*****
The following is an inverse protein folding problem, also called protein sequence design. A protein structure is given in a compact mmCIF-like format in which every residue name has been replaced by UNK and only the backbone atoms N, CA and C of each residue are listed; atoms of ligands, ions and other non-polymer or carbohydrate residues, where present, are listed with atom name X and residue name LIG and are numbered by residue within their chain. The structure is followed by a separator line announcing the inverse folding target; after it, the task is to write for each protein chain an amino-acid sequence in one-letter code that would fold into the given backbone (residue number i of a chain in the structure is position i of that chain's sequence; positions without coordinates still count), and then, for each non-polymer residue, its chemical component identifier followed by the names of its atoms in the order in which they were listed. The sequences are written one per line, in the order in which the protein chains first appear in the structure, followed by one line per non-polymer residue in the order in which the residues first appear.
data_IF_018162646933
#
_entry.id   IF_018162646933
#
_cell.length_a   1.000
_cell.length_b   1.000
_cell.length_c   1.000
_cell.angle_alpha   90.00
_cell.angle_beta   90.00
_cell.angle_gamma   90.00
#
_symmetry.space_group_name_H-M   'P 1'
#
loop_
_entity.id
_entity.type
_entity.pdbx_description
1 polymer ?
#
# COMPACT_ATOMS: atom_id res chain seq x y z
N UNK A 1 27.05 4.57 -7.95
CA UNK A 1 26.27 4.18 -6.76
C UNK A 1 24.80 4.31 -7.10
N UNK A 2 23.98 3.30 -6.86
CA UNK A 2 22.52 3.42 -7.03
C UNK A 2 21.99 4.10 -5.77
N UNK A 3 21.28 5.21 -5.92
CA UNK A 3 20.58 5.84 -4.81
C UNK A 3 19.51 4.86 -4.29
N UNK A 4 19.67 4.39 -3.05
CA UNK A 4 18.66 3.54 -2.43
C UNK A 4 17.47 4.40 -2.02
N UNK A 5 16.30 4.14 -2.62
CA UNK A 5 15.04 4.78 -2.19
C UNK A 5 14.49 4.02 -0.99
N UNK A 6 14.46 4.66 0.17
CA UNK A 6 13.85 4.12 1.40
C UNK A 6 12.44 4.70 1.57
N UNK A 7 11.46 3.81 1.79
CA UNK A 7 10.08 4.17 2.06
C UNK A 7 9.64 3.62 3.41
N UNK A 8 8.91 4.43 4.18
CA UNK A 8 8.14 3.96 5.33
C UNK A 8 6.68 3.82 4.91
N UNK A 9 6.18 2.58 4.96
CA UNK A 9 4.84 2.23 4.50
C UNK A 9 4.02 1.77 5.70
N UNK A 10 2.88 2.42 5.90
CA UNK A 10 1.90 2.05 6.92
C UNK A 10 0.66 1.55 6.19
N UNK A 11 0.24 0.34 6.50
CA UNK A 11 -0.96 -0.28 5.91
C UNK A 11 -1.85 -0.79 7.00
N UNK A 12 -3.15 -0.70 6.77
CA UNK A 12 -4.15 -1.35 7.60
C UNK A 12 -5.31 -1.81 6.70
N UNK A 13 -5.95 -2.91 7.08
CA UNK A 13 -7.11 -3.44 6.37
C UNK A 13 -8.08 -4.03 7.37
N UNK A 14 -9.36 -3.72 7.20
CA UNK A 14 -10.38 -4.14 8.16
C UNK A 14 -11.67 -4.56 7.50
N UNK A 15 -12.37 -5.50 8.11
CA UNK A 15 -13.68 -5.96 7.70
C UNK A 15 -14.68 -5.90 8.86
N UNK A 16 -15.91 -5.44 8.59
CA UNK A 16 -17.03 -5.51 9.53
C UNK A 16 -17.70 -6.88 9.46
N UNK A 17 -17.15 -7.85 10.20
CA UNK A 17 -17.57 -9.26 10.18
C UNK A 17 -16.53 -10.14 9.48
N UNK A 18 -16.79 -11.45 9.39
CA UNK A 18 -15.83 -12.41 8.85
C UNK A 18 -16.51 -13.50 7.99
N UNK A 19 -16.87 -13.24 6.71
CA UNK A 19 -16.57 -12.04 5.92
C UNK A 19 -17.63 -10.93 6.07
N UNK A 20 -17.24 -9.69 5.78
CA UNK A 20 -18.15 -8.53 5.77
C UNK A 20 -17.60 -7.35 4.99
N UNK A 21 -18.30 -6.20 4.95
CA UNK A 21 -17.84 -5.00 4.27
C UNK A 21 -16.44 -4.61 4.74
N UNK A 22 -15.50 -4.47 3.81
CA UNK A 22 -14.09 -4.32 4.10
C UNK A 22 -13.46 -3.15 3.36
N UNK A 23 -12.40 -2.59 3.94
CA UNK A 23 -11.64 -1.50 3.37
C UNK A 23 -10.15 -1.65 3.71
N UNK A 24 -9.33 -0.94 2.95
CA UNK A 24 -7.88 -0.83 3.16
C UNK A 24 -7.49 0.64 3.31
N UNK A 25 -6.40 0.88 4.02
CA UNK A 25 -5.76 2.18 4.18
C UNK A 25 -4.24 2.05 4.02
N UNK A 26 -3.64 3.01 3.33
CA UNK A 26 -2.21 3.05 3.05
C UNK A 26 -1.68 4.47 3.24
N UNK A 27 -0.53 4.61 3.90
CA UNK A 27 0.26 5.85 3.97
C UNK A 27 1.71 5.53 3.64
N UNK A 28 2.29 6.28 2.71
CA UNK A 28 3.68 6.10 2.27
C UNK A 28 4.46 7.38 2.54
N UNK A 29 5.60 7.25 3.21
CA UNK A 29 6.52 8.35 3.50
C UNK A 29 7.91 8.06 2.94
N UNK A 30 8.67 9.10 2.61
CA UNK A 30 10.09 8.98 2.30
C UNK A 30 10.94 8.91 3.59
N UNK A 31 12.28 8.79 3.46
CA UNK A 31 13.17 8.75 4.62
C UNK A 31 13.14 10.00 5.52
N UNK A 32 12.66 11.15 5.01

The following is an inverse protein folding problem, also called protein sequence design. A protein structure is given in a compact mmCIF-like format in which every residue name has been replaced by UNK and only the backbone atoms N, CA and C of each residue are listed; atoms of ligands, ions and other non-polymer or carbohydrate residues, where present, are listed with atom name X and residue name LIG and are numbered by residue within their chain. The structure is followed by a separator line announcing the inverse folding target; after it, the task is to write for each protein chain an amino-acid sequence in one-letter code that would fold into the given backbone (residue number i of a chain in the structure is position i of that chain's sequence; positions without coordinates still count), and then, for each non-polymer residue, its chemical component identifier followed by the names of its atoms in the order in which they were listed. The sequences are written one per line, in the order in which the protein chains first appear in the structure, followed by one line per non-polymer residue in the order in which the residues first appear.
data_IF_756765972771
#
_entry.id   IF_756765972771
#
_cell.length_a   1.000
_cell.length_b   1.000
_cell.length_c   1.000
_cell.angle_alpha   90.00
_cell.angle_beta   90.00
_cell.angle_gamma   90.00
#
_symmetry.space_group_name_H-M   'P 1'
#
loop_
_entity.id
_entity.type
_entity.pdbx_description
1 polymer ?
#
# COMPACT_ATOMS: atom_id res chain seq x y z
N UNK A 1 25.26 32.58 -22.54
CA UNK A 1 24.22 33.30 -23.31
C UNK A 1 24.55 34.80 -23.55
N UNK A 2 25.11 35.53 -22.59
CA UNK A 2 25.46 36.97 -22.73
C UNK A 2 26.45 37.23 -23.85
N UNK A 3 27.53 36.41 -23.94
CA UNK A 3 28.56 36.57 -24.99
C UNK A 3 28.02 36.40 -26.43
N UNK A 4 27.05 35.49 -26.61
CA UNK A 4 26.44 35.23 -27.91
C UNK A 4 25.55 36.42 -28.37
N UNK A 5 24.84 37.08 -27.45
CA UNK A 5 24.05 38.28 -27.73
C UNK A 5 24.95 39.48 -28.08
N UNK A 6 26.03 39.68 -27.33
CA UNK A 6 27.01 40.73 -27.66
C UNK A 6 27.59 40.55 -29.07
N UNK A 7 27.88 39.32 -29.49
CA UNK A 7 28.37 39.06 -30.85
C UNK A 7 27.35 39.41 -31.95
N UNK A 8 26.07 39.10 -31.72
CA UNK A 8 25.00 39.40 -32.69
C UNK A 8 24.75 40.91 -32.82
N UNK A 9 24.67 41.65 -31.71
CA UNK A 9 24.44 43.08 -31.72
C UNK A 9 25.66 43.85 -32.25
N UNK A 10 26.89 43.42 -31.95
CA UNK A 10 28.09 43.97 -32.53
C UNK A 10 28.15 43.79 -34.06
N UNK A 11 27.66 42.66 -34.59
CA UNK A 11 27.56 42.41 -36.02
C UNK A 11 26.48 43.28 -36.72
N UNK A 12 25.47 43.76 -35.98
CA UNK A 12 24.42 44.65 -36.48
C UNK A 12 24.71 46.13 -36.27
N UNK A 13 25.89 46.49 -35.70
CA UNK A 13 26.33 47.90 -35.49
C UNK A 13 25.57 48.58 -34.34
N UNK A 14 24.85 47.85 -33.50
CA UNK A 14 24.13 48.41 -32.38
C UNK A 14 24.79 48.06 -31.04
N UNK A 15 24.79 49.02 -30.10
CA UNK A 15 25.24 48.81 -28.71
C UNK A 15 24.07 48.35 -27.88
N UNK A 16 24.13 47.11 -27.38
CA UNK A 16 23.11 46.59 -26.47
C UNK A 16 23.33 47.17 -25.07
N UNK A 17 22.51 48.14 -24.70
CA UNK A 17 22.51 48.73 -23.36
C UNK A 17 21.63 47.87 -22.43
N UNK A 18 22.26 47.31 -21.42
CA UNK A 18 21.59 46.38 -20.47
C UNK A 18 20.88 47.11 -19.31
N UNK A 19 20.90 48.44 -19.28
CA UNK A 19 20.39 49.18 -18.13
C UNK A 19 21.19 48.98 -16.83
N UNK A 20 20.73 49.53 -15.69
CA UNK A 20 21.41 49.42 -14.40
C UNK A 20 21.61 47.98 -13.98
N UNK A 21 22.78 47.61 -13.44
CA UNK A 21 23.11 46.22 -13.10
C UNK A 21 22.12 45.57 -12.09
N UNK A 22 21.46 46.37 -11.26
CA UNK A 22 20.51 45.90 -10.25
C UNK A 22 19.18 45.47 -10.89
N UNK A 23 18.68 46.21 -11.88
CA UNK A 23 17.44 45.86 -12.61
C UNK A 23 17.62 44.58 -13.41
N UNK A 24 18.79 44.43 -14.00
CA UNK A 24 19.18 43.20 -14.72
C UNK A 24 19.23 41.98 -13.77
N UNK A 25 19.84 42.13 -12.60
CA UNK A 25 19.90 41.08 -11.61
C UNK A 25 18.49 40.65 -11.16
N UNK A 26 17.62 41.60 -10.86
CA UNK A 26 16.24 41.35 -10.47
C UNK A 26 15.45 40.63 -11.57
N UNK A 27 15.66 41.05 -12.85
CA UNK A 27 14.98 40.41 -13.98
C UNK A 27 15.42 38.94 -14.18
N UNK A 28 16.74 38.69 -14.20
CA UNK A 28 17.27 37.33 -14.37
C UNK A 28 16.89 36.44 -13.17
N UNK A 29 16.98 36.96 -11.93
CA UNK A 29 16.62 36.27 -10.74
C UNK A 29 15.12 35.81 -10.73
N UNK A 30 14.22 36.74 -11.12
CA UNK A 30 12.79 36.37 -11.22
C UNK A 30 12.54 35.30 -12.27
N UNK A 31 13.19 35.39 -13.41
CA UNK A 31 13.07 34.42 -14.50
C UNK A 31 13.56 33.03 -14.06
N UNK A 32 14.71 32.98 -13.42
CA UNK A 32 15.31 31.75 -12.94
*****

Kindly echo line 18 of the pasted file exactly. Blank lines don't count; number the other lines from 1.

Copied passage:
_entity.pdbx_description